Summary of Toxicity
Short-Chain Chlorinated Paraffins (SCCPs) are classified as carcinogens by authoritative sources. The National Toxicology Program classifies chlorinated paraffins (C12, 60% chlorine) as reasonably anticipated to be human carcinogens based on liver, kidney, and thyroid tumors in rodent testing.
The European Union lists SCCPs as a substance of very high concern (SVHC), as it meets the criteria for both a persistent bioaccumulative and toxic (PBT) substance and a very persistent, very bioaccumulative substance (vPvB). This is part of implementing the EU law Registration, Evaluation, Authorisation and Restriction of Chemicals (REACH). Substances that may have serious and often irreversible effects on human health and the environment can be identified as SVHCs.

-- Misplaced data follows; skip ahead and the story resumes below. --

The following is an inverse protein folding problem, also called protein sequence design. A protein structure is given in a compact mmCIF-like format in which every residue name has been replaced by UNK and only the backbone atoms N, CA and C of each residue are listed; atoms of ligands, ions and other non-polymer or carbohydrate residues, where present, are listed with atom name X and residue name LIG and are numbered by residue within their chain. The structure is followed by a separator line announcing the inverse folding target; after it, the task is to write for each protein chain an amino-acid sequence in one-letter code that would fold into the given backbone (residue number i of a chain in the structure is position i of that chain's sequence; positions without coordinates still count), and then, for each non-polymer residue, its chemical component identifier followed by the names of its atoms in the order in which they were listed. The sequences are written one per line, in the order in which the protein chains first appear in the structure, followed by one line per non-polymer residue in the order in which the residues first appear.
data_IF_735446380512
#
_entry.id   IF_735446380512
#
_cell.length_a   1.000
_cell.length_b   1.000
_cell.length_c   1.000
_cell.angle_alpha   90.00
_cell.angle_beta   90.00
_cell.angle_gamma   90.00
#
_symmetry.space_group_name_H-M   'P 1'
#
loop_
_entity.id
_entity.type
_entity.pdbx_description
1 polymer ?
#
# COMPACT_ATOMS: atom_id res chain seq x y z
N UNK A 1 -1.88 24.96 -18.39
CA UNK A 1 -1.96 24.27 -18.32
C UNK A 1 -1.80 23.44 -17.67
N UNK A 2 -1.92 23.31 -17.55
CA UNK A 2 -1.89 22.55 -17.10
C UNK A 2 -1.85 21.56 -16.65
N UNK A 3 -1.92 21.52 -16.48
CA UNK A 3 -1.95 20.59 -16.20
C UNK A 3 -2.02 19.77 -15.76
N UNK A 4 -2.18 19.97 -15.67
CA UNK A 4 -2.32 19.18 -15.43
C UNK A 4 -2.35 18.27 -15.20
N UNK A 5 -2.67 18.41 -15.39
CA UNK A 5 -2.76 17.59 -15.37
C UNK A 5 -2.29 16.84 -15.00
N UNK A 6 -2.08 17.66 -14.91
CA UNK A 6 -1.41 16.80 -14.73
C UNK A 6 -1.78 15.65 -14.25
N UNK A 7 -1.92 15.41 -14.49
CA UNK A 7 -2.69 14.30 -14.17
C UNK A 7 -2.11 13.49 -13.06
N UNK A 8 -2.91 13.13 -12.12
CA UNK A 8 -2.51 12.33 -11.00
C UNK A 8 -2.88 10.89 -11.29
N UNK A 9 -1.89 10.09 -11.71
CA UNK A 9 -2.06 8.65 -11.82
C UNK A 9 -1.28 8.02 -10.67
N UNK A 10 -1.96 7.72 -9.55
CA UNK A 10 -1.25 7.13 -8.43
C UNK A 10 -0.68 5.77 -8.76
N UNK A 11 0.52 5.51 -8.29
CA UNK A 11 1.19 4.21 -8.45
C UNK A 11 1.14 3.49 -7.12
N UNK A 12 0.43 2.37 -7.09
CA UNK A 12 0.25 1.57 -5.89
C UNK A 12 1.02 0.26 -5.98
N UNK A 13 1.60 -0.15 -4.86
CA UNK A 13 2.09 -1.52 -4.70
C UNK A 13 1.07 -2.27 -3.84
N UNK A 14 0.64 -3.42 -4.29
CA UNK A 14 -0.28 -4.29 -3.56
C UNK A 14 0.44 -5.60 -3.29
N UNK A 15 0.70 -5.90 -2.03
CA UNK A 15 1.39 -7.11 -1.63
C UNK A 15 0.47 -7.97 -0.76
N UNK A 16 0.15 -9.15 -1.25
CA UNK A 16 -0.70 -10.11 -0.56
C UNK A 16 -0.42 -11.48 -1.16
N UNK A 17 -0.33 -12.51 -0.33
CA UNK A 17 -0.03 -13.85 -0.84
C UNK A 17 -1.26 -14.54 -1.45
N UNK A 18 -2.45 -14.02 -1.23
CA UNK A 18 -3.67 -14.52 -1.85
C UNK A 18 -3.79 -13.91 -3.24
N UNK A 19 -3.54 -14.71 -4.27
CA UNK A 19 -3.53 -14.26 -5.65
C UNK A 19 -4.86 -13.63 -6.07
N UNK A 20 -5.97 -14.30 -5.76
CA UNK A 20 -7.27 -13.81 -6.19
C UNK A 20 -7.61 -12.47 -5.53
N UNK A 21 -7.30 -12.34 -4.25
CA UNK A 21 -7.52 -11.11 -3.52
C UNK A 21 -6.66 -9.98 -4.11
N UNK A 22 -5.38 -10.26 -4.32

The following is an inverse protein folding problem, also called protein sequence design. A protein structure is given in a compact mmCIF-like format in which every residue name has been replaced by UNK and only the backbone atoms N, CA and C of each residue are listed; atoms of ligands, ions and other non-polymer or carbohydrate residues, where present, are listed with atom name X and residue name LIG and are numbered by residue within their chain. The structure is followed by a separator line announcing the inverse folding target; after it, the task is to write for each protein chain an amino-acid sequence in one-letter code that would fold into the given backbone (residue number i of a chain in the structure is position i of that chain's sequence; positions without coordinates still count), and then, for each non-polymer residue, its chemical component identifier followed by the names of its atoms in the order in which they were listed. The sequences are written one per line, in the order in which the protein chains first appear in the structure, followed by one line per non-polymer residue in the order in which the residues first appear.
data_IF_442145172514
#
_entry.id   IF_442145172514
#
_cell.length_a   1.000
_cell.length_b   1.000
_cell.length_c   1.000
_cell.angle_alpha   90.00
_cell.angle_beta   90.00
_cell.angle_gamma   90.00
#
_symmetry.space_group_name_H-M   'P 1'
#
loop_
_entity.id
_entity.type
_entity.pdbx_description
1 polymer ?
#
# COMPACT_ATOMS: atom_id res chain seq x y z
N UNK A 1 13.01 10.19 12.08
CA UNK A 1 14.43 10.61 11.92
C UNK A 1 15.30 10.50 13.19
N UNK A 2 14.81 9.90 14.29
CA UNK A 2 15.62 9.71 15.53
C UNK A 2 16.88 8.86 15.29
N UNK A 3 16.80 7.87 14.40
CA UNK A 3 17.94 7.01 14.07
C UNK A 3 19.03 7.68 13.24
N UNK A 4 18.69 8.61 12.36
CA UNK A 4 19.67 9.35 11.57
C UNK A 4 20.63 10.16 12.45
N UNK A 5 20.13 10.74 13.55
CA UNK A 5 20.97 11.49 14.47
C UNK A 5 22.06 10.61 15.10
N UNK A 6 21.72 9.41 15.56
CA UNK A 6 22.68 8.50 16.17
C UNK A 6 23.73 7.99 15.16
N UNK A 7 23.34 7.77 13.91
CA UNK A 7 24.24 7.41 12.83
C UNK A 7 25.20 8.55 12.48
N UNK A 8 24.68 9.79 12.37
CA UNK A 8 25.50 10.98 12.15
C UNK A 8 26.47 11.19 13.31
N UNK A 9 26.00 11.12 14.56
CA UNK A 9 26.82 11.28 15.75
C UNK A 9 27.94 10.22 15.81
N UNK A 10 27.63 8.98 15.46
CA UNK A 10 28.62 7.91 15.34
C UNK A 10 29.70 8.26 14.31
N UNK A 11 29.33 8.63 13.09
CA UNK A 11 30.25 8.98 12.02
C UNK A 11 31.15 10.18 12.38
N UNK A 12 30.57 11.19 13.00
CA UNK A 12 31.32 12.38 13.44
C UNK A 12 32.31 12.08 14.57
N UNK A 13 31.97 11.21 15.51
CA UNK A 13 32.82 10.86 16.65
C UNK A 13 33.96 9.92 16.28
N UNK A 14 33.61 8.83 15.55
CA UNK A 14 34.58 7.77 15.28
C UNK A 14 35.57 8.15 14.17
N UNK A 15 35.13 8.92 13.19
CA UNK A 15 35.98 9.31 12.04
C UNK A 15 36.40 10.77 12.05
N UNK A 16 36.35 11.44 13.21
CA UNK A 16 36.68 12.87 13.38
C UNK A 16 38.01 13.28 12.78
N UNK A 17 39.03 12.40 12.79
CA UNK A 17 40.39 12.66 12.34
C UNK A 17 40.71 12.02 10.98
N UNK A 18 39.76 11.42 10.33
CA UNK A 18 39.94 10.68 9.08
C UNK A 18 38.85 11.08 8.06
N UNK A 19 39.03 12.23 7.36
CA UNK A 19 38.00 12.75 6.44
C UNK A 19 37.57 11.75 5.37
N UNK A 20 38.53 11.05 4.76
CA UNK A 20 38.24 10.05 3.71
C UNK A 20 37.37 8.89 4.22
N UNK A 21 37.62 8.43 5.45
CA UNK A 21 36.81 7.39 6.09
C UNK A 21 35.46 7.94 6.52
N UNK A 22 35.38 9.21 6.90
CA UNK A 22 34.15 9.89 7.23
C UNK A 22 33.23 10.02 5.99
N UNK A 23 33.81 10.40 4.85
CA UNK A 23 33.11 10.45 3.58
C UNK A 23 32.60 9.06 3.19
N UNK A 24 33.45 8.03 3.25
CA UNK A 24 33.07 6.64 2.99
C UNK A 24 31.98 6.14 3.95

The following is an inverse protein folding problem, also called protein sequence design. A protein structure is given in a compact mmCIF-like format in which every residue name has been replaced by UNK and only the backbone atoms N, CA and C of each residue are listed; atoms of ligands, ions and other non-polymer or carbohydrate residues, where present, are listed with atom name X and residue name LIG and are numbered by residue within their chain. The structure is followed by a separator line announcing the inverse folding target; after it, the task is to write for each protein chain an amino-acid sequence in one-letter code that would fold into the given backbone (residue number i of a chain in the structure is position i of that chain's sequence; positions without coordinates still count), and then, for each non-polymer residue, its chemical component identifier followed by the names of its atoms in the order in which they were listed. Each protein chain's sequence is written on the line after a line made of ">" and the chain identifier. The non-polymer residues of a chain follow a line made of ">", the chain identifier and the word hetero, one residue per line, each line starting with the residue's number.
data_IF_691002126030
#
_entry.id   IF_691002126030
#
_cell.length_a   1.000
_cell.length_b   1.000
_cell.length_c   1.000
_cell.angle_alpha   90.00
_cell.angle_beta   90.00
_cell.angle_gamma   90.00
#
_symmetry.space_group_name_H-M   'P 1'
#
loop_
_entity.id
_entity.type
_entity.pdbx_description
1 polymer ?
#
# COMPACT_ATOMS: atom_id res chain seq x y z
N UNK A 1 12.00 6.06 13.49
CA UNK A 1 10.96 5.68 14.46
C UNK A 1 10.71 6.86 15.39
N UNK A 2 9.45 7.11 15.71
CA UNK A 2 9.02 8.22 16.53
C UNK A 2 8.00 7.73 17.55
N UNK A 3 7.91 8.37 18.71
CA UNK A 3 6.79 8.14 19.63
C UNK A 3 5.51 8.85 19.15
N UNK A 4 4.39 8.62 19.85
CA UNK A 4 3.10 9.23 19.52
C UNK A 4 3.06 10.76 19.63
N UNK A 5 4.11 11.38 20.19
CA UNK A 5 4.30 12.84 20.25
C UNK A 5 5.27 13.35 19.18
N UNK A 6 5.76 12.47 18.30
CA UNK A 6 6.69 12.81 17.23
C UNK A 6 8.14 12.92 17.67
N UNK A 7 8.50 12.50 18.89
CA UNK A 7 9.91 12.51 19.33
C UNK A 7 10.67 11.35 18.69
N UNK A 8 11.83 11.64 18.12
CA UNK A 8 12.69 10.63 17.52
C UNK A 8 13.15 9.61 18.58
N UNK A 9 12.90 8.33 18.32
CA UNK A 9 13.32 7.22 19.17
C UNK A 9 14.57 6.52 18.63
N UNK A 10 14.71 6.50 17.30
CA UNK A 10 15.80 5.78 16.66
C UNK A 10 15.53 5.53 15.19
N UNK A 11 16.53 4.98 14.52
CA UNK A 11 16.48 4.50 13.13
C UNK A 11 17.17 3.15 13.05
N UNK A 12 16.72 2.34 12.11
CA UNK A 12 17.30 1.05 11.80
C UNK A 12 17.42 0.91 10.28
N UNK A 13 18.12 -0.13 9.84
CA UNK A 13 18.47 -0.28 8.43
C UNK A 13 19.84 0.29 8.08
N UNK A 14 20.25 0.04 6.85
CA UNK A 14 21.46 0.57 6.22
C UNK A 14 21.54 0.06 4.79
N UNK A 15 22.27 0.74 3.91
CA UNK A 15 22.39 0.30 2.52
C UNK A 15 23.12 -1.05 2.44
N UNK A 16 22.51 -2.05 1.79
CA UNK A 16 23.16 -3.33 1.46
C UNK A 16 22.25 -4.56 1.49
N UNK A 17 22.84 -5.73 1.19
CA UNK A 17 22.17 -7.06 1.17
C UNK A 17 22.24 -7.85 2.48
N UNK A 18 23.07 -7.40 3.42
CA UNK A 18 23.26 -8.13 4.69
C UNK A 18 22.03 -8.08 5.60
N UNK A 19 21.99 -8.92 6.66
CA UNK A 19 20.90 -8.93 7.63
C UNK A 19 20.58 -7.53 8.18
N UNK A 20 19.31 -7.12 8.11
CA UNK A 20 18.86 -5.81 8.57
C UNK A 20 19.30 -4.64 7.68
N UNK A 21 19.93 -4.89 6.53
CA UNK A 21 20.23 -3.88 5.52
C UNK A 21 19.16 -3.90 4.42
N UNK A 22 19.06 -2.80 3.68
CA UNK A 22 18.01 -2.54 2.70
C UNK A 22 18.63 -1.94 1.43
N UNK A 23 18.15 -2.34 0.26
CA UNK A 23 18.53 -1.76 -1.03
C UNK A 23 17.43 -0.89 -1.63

How can Chlorinated Paraffins affect children?
SCCPs could be present in children’s products as they have been used as plasticizers (promote plasticity and flexibility and to reduce brittleness in products) and a flame retardant in plastics, especially PVC. Other minor domestic SCCP uses are as a plasticizer and a flameretardant additive to a variety of products including: rubber formulations, paints and other coatings, and adhesives and sealants.
SCCPs have been detected in breast milk as well as other human tissues.
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